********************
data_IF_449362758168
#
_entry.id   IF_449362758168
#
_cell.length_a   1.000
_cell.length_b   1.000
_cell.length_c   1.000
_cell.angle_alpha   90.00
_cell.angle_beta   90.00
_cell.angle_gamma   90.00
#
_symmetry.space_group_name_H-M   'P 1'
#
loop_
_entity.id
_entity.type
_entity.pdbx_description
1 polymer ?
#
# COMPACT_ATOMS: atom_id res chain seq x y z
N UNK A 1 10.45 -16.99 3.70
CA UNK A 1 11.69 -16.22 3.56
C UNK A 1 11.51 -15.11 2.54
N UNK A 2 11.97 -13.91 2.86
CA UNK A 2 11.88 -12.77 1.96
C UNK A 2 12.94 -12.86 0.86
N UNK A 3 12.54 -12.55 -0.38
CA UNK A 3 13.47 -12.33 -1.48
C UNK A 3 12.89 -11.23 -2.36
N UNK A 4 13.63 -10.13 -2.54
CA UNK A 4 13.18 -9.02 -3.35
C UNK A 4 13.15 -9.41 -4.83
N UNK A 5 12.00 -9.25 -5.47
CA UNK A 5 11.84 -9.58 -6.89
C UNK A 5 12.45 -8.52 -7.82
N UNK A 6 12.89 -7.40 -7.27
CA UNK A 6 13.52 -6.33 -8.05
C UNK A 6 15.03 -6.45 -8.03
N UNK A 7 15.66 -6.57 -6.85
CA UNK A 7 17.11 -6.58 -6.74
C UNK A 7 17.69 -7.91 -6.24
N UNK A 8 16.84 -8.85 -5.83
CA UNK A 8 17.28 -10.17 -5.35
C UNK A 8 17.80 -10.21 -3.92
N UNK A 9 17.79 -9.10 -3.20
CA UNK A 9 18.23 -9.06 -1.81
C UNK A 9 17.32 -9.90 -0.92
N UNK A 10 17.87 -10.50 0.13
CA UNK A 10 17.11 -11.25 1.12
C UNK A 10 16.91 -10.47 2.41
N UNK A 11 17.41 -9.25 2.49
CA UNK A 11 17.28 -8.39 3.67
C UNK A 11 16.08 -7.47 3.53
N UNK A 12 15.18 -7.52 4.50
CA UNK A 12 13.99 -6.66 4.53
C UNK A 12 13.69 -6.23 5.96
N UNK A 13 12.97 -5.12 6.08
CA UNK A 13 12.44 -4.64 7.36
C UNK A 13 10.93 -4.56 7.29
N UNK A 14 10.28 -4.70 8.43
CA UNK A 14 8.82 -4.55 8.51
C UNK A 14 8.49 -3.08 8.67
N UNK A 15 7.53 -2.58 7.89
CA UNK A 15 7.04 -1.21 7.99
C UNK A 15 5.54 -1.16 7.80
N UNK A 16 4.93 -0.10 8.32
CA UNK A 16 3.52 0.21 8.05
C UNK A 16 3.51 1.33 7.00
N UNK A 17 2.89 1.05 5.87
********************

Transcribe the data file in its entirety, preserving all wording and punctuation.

data_IF_449362758168
#
_entry.id   IF_449362758168
#
_cell.length_a   1.000
_cell.length_b   1.000
_cell.length_c   1.000
_cell.angle_alpha   90.00
_cell.angle_beta   90.00
_cell.angle_gamma   90.00
#
_symmetry.space_group_name_H-M   'P 1'
#
loop_
_entity.id
_entity.type
_entity.pdbx_description
1 polymer ?
#
# COMPACT_ATOMS: atom_id res chain seq x y z
N UNK A 1 10.45 -16.99 3.70
CA UNK A 1 11.69 -16.22 3.56
C UNK A 1 11.51 -15.11 2.54
N UNK A 2 11.97 -13.91 2.86
CA UNK A 2 11.88 -12.77 1.96
C UNK A 2 12.94 -12.86 0.86
N UNK A 3 12.54 -12.55 -0.38
CA UNK A 3 13.47 -12.33 -1.48
C UNK A 3 12.89 -11.23 -2.36
N UNK A 4 13.63 -10.13 -2.54
CA UNK A 4 13.18 -9.02 -3.35
C UNK A 4 13.15 -9.41 -4.83
N UNK A 5 12.00 -9.25 -5.47
CA UNK A 5 11.84 -9.58 -6.89
C UNK A 5 12.45 -8.52 -7.82
N UNK A 6 12.89 -7.40 -7.27
CA UNK A 6 13.52 -6.33 -8.05
C UNK A 6 15.03 -6.45 -8.03
N UNK A 7 15.66 -6.57 -6.85
CA UNK A 7 17.11 -6.58 -6.74
C UNK A 7 17.69 -7.91 -6.24
N UNK A 8 16.84 -8.85 -5.83
CA UNK A 8 17.28 -10.17 -5.35
C UNK A 8 17.80 -10.21 -3.92
N UNK A 9 17.79 -9.10 -3.20
CA UNK A 9 18.23 -9.06 -1.81
C UNK A 9 17.32 -9.90 -0.92
N UNK A 10 17.87 -10.50 0.13
CA UNK A 10 17.11 -11.25 1.12
C UNK A 10 16.91 -10.47 2.41
N UNK A 11 17.41 -9.25 2.49
CA UNK A 11 17.28 -8.39 3.67
C UNK A 11 16.08 -7.47 3.53
N UNK A 12 15.18 -7.52 4.50
CA UNK A 12 13.99 -6.66 4.53
C UNK A 12 13.69 -6.23 5.96
N UNK A 13 12.97 -5.12 6.08
CA UNK A 13 12.44 -4.64 7.36
C UNK A 13 10.93 -4.56 7.29
N UNK A 14 10.28 -4.70 8.43
CA UNK A 14 8.82 -4.55 8.51
C UNK A 14 8.49 -3.08 8.67
N UNK A 15 7.53 -2.58 7.89
CA UNK A 15 7.04 -1.21 7.99
C UNK A 15 5.54 -1.16 7.80
N UNK A 16 4.93 -0.10 8.32
CA UNK A 16 3.52 0.21 8.05
C UNK A 16 3.51 1.33 7.00
N UNK A 17 2.89 1.05 5.87